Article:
State v. Pendergraft, 368 N.C. 314 (Sept. 25, 2015)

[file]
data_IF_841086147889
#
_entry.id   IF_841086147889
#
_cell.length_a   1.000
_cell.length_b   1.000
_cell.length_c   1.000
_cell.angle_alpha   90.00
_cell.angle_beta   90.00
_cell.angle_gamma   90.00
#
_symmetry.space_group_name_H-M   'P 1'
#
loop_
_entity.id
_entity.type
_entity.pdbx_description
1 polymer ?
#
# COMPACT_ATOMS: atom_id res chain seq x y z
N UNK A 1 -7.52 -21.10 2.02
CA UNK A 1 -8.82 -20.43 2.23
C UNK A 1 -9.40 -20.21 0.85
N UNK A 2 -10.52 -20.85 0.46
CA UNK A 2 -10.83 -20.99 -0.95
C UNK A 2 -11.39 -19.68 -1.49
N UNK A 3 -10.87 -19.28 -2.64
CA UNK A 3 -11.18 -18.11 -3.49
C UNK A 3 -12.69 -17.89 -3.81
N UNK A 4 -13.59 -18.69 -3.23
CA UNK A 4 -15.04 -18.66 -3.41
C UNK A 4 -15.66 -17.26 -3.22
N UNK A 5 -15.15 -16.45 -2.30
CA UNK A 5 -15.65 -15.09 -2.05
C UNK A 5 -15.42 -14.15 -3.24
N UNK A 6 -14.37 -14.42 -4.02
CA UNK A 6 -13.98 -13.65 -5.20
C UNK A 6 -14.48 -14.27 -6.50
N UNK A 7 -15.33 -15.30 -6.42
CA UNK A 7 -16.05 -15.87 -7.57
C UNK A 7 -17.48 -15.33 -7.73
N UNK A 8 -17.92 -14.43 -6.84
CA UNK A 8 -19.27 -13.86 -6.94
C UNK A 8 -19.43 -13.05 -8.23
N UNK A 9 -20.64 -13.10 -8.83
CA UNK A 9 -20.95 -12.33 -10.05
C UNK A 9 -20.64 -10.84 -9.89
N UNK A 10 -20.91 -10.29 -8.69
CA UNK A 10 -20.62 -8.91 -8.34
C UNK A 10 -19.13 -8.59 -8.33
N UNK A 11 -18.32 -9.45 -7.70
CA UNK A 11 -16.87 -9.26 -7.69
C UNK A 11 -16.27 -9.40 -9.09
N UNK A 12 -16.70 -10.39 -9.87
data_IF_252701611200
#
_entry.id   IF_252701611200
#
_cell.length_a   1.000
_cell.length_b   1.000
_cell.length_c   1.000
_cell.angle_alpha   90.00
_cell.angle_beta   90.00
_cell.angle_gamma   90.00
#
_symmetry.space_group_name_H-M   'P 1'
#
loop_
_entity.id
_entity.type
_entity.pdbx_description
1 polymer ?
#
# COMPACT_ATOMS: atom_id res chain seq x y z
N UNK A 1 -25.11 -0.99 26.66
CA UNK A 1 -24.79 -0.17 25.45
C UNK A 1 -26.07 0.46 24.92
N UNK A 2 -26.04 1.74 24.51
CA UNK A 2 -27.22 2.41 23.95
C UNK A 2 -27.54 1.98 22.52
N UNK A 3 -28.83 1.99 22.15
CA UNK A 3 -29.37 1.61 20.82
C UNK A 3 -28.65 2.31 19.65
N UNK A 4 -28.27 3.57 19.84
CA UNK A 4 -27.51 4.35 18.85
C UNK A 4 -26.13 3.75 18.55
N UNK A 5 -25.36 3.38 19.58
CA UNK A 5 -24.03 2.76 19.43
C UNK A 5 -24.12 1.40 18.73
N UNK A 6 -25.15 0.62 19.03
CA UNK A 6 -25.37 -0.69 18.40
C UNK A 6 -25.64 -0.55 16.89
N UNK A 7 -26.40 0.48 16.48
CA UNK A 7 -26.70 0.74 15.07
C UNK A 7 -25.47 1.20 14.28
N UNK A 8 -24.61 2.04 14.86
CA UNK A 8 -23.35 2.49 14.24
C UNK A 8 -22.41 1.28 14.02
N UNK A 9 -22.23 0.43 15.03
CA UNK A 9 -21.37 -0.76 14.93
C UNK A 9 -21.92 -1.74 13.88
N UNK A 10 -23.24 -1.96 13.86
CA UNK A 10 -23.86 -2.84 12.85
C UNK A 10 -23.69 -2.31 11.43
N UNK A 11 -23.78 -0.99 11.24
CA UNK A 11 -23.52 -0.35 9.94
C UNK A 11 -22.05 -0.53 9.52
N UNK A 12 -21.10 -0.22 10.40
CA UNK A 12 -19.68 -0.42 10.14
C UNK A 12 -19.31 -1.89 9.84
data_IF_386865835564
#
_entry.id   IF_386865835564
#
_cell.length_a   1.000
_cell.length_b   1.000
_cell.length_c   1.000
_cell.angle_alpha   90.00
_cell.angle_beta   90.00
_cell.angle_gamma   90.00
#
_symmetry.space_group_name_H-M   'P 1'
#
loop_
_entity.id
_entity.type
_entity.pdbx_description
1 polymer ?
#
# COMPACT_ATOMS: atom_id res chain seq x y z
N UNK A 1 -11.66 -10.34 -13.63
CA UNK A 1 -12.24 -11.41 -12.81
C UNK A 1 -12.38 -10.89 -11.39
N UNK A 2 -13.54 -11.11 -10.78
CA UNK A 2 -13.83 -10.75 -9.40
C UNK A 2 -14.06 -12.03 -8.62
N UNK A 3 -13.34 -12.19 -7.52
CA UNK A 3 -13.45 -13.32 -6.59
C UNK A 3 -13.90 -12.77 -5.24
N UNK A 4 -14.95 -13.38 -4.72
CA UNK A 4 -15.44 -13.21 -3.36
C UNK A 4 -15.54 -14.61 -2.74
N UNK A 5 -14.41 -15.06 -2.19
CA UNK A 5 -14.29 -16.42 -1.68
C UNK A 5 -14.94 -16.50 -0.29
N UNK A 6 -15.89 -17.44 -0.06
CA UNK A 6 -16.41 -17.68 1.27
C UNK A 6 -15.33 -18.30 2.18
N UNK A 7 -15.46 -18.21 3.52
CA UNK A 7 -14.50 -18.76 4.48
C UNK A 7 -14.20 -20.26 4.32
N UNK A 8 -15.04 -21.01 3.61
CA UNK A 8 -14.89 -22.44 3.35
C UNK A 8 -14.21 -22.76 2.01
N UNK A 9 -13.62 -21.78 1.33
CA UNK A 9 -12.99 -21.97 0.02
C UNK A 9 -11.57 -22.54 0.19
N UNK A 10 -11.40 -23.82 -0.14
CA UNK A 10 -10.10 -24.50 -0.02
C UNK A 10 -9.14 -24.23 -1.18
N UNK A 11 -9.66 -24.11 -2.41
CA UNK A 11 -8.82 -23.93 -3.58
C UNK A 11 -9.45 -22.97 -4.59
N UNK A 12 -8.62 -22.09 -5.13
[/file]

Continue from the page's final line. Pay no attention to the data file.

(per curiam). Because the participating Justices were equally divided, the decision below, State v. Pendergraft, 238 N.C. App. 516 (Dec. 31, 2014), was left undisturbed and without precedential value. In the decision below the court of appeals had held, over a dissent, that an indictment alleging obtaining property by false pretenses was not fatally defective. After the defendant filed false documents purporting to give him a property interest in a home, he was found to be occupying the premises and arrested. The court of appeals rejected the defendant’s argument that the indictment was deficient because it failed to allege that he made a false representation. The indictment alleged that the false pretense consisted of the following: “The defendant moved into the house … with the intent to fraudulently convert the property to his own, when in fact the defendant knew that his actions to convert the property to his own were fraudulent.” Acknowledging that the indictment did not explicitly charge the defendant with having made any particular false representation, the court of appeals found that it “sufficiently apprise[d] the defendant about the nature of the false representation that he allegedly made,” namely that he falsely represented that he owned the property as part of an attempt to fraudulently obtain ownership or possession of it. The court of appeals also rejected the defendant’s argument that the indictment was defective in that it failed to allege the existence of a causal connection between any false representation by him and the attempt to obtain property, finding the charging language sufficient to imply causation.